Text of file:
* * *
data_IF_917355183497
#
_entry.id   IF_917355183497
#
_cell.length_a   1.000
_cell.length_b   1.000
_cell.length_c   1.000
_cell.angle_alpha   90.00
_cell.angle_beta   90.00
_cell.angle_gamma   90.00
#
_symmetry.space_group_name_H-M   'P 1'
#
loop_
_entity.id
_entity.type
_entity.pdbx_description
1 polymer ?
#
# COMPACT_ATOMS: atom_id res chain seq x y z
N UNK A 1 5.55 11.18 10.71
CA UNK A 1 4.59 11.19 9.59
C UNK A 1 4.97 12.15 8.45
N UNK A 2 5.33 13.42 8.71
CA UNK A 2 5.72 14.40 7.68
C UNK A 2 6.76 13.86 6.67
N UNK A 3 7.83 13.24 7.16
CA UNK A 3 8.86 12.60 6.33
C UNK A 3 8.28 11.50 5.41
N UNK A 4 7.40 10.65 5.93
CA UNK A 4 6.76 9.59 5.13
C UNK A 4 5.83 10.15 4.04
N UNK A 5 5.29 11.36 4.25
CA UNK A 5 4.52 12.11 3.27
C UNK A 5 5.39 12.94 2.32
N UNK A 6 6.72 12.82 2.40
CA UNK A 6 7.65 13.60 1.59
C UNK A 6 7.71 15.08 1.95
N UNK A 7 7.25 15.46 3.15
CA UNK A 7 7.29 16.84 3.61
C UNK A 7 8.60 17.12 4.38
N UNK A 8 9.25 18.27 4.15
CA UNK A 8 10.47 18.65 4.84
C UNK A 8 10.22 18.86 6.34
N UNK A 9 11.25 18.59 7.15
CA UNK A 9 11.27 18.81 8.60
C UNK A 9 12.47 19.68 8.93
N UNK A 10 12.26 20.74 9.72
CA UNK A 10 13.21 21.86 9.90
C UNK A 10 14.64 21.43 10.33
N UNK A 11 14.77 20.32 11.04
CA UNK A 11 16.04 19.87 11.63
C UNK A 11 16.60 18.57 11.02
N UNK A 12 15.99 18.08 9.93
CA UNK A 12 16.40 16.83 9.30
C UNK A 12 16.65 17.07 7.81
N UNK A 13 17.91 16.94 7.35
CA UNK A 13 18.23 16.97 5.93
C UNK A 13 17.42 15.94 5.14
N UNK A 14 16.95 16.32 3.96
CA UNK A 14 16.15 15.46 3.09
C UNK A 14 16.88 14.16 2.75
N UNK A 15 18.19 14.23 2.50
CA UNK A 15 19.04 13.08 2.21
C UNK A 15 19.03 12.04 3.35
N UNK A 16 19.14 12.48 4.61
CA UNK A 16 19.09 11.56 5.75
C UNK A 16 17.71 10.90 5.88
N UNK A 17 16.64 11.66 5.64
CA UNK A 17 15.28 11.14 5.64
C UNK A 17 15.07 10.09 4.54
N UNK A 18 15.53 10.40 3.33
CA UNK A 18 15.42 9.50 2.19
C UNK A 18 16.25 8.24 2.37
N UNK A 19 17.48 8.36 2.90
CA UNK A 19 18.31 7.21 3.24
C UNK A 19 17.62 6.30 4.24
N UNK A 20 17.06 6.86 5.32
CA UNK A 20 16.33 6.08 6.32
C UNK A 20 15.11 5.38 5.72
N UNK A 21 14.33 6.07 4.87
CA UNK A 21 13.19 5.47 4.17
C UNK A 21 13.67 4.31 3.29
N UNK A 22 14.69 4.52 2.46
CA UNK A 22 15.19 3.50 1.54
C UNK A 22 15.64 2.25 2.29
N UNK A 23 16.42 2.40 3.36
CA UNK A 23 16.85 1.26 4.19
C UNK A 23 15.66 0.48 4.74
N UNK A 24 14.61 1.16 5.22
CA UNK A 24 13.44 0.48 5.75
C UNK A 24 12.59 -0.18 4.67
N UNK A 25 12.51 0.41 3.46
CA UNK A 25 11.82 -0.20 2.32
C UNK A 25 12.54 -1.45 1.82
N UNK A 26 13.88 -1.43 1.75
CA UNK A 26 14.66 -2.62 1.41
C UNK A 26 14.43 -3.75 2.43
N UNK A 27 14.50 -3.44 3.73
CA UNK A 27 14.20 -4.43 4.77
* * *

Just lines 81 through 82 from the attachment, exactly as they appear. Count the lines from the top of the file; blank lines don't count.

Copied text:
N UNK A 21 14.33 6.07 4.87
CA UNK A 21 13.19 5.47 4.17